Wehrey specializes in post-conflict transitions, armed groups, and identity politics, with a focus on Libya, North Africa, and the Gulf.
Frederic Wehrey is a senior fellow in the Middle East Program at the Carnegie Endowment for International Peace. He specializes in post-conflict transitions, armed groups, and identity politics, with a focus on Libya, North Africa, and the Gulf.
His commentary and articles appeared in the New Yorker, the Atlantic, the New York Times, the Washington Post, the Wall Street Journal, Small Wars and Insurgencies, Foreign Affairs, Foreign Policy, the Journal of Democracy, and the Chicago Journal of International Law. He has been interviewed by major media outlets such as the New York Times, the Washington Post, the Economist, NPR, BBC, and CNN. He routinely briefs U.S. and European government officials on Middle East affairs and has testified before the Senate and the House of Representatives. He has served as a consultant for the United Nations Development Program (UNDP) on security in southern Libya and as an adviser to Multi-National Force-Iraq (MNF-I) in Baghdad on post-surge challenges.
He is currently completing a book on Libya after the rule of Muammar Qadhafi to be published by Farrar, Straus and Giroux. His previous book on Sunni-Shi’a relations in Bahrain, Saudi Arabia, and Kuwait, Sectarian Politics in the Gulf: From the Iraq War to the Arab Uprisings (Columbia University Press, 2013), was named a “Best Book on the Middle East” by Foreign Affairs magazine in 2014.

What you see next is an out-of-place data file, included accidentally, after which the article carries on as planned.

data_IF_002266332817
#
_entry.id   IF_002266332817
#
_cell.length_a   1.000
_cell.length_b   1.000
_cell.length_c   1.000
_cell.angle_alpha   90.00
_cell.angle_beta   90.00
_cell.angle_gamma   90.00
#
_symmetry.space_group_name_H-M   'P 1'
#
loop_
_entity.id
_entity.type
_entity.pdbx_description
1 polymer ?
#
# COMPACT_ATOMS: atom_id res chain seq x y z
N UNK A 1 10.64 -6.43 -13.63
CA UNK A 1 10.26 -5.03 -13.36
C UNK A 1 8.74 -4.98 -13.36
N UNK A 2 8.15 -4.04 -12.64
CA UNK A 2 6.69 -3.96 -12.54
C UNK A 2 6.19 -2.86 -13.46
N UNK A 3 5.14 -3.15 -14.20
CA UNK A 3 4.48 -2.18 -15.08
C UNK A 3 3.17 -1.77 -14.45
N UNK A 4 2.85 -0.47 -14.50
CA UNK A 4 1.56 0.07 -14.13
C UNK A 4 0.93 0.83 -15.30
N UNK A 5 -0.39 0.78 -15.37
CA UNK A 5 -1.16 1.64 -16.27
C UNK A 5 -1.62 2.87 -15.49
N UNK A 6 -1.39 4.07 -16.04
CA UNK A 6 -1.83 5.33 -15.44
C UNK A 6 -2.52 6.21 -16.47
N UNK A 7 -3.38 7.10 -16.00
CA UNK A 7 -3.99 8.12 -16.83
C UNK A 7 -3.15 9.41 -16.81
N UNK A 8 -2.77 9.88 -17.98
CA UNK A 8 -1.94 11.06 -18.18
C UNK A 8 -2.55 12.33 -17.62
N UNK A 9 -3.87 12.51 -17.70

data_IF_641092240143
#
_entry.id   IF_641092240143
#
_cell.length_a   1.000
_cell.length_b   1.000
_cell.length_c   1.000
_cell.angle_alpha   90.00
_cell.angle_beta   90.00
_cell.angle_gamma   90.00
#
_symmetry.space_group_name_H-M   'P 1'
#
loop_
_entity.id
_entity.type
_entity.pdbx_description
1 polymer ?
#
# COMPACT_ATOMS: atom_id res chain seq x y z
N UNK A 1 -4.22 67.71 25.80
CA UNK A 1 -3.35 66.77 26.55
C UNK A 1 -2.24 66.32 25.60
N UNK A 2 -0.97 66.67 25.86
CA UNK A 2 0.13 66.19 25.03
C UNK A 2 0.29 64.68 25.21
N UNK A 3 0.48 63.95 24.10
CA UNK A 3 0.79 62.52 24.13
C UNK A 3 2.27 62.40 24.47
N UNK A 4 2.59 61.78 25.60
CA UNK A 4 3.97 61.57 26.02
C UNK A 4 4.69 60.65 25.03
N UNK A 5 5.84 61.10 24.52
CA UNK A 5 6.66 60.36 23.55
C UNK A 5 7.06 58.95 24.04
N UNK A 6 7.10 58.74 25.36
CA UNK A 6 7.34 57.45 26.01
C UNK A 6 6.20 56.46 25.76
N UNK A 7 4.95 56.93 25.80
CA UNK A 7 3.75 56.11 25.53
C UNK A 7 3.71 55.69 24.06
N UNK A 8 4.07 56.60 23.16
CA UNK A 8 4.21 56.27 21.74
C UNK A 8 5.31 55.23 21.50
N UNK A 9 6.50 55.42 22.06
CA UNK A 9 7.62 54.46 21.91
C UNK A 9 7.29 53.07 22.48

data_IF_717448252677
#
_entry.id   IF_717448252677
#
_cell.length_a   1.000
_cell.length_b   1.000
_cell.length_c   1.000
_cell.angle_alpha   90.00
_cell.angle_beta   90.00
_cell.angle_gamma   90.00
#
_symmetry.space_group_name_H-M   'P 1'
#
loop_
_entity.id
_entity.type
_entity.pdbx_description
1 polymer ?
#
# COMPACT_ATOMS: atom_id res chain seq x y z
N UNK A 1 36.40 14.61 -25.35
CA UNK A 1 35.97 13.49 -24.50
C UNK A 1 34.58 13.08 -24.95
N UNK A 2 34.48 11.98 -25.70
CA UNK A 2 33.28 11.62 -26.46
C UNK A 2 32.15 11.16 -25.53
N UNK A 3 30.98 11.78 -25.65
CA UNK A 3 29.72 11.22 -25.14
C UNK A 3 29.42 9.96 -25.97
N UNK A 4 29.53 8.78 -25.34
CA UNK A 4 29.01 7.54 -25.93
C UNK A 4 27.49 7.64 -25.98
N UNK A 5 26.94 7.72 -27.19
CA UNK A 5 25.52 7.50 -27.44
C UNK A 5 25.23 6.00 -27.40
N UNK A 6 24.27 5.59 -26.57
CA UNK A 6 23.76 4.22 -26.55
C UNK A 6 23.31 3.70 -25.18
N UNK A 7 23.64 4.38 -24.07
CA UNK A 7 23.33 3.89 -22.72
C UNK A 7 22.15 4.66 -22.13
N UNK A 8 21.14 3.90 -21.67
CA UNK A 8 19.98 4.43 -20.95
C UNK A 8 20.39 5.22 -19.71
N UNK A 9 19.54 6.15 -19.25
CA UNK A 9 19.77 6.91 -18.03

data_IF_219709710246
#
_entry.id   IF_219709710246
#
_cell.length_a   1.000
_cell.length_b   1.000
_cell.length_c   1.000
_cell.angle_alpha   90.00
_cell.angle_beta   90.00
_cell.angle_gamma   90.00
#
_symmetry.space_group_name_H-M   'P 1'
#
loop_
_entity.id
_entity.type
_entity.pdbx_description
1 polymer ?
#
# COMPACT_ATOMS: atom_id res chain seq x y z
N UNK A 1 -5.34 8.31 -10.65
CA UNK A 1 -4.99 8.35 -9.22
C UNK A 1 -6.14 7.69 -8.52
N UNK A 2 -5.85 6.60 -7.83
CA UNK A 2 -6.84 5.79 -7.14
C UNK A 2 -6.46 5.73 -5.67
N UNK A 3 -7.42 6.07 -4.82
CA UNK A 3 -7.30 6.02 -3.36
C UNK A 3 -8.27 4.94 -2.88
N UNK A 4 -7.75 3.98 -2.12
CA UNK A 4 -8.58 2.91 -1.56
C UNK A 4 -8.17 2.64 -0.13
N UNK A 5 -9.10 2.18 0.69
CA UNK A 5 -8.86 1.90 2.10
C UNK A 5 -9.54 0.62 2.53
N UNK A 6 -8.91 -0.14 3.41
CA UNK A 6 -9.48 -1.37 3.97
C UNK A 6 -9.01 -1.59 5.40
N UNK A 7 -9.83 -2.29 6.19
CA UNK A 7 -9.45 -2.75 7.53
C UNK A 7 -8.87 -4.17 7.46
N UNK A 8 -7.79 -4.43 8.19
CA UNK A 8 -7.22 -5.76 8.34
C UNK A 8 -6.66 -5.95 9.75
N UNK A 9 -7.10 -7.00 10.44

Wehrey is a twenty-one year veteran of the active and reserve components of the U.S. Air Force, with tours across the Middle East and North Africa.
He holds a doctorate in International Relations from Oxford University and a Master’s in Near Eastern Studies from Princeton University. He studied Arabic at Cairo University, the University of Jordan, and the Yemen Language Center in Sana’a.
The contribution of Gulf Arab countries in the fight against the Islamic State should not be overstated and should be caveated with an awareness of the risks and costs—for both the Gulf regimes at home and U.S. interests in the region.
U.S. President Barack Obama’s four-pronged strategy against the Islamic State is fraught with trade-offs, risks, and hidden costs that need to be addressed.
In the wake of stern warnings of greater unilateralism from Saudi officials and commentators, many observers have been left wondering about the future course of Saudi strategy in Syria.